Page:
Civil war turns Yugoslavia's Muslims into refugees Cast off their land, they risk losing all

May 24, 1992|By Dusko Doder | Dusko Doder,Contributing Writer

TUZLA, Bosnia-Herzegovina -- Asim Krilic is 4 years old. His main concern last week was that nobody snatch his scruffy pale blue elephant. He showed little apprehension as his mother hauled him onto yet another battered bus for yet another long and weary journey. As long as his blue elephant was with him, the world was all right.

Only in years to come will he understand what his mother, father and sister -- and hundreds of thousands of others -- feel deep in their bones. That is that in the heart of Europe a whole people -- Yugoslavia's Muslims -- is being cast off its land and forced to start a wandering life in other people's countries.

This has been obscured in the confusion of the civil war gripping Bosnia-Herzegovina. For beside Muslim refugees, there are tens of thousands of Serbian and Croatian refugees facing an uncertain future.

But it is the Muslims who stand to lose everything. As many as one in five Muslims is already a refugee. Their de facto capital, Sarajevo, is in ruins. The Serbs and Croats with whom they shared Bosnia have an ethnic homeland in Serbia or Croatia.

The Muslims have nowhere to go. Turning the Yugoslav republic of Bosnia-Herzegovina -- in which their two million people made up the largest percentage -- into an independent state is not merely a dream for them. It is a matter of survival.

That realization was taking its toll on Azim's parents and teen-age sister. They looked exhausted as they were hastily bundled into their battered bus last week, shoved out of one makeshift refugee reception center and on to the next. They arrived in the town of Tuzla from Sarajevo, hoping to find peace and move north to Doboj, where Asim's grandparents live. But Serbian forces began bombarding Tuzla, too.

All night, while Azim slept, they listened to the thump of artillery. "Everything we had we left behind. And now they say there is fighting in Doboj. Is this what it is going to be like, being a refugee?" Fata Krilic's question needed no answer.

Yugoslavia's Muslims have always had an identity problem. Their identity may have looked solid to anyone visiting Sarajevo's old town, the Bascarcija, with its minarets, the winding Turkish alleyways and the women in Turkish-style pantaloons.

But these Yugoslav Muslims only date their history back to the 15th century. They are in fact Slavs themselves, just like their Serbian and Croatian neighbors. They just adopted Turkish names, customs and religion to escape persecution during centuries of Ottoman rule.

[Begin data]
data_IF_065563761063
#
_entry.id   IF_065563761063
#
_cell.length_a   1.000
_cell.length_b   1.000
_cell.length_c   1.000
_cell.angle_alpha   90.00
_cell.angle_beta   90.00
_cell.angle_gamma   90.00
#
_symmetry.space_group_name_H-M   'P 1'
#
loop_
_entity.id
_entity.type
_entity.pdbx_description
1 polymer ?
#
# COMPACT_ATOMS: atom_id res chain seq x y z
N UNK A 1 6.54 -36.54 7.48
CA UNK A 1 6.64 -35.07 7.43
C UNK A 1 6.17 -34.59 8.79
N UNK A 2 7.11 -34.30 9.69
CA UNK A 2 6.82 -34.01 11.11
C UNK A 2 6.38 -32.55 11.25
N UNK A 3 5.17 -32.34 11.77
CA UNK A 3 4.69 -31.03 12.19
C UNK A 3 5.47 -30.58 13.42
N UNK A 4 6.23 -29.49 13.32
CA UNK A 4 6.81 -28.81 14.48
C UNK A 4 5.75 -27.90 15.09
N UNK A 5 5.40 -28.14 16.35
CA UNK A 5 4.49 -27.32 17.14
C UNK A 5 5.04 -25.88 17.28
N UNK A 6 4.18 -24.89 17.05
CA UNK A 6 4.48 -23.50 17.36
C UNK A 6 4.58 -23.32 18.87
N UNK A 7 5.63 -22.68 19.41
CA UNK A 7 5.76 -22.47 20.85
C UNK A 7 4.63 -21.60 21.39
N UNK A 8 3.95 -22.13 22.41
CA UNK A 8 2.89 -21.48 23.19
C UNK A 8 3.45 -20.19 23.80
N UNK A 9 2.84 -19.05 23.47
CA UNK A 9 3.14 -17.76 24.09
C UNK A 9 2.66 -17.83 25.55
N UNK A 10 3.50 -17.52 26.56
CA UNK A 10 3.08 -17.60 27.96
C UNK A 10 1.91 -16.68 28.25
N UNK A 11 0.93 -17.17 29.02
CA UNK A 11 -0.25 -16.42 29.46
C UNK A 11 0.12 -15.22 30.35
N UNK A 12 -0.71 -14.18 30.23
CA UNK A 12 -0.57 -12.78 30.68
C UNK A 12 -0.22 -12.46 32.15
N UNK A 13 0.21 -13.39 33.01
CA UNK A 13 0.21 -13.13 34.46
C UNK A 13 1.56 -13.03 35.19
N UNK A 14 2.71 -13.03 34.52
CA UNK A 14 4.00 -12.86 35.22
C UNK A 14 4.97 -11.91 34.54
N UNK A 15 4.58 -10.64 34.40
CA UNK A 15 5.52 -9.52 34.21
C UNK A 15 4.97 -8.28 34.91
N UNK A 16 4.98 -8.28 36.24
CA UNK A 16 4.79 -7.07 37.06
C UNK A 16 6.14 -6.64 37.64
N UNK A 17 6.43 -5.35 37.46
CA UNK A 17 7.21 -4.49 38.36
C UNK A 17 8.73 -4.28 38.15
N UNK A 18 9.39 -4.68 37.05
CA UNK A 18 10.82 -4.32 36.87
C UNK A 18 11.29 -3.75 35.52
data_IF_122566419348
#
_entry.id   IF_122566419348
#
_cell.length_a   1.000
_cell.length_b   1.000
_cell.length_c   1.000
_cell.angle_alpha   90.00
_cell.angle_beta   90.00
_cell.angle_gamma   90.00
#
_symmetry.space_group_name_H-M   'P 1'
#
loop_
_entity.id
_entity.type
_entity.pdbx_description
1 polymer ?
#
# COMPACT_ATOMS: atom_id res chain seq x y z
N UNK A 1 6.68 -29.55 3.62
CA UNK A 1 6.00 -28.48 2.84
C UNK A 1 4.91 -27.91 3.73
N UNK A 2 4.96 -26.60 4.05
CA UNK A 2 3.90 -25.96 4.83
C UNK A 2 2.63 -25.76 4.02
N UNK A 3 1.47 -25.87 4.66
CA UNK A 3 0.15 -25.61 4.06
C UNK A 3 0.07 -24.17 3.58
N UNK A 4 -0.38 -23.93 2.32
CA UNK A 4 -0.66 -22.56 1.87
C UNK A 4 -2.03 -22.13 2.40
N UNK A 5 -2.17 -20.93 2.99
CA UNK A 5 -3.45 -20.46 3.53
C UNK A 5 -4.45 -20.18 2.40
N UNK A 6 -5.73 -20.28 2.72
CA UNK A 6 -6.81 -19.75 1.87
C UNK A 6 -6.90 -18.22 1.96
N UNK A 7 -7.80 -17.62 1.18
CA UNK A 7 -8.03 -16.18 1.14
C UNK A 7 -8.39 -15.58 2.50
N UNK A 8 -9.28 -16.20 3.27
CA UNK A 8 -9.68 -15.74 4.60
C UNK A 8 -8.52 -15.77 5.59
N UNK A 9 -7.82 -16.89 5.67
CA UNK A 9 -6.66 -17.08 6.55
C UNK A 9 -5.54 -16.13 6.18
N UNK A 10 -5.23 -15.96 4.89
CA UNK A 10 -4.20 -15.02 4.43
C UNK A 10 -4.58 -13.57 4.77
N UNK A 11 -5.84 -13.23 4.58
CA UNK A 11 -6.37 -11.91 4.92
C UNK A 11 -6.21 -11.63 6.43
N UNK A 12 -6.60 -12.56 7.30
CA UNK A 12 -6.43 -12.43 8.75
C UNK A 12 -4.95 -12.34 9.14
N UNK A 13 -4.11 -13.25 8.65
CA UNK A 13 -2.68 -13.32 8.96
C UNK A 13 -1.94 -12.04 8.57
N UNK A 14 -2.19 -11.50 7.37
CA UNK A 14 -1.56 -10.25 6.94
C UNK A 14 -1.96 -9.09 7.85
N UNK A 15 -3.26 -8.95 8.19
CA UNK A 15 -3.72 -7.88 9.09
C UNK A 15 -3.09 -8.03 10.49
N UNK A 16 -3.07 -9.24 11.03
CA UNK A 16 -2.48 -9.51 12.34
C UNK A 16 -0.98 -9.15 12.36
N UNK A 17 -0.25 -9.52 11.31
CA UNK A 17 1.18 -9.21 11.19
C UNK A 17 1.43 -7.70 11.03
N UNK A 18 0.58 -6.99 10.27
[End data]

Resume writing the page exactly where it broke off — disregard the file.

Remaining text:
Bosnia is their only claim to a homeland. But even here they were insecure. Though they were the dominant nationality -- 45 percent, compared with 31 percent of Serbs and 17 percent of Croats in a population of 4.3 million -- they were never in a majority. As in a hung Parliament, they have always had to side and therefore compromise with either the Serbs or the Croats. They were known as the thinking men of the Balkans, the consensus-builders, the compromisers, the masters in the art of survival.

Balkan politicians have never played fair, as Bosnia's Muslim President Alia Izetbegovic is finding out. The Serbs and the Croats, who have always been the region's greatest powers, are effectively carving up Bosnia between them. Although most of the outside world is condemning Serbia and the Serbian-led army, Croatian paramilitary and mainline troops control roughly one-quarter of the republic.

Croats in Bosnia still insist they are partners with the Muslims. But they find it hard to explain a recent secret meeting between Serbian and Croatian leaders in Austria at which they essentially agreed how to divide Bosnia between them.

It is unclear whether the outside world will use muscle to help a country that has neither oil nor strategic importance. Even fellow Muslim countries are limiting their support to largely ineffective measures, such as expelling Yugoslavia from the Islamic Conference.

Outside countries are not rushing to a military solution. They have begun with political and economic measures: The U.S. and EC ambassadors have been withdrawn from Serbia, the United States has recalled its military attache and stopped flights by the Yugoslav airline to the United States. More sanctions are to follow. But the remaining diplomats here are speculating for the first time about an international punitive action if non-military sanctions fail to stop the Bosnian war.

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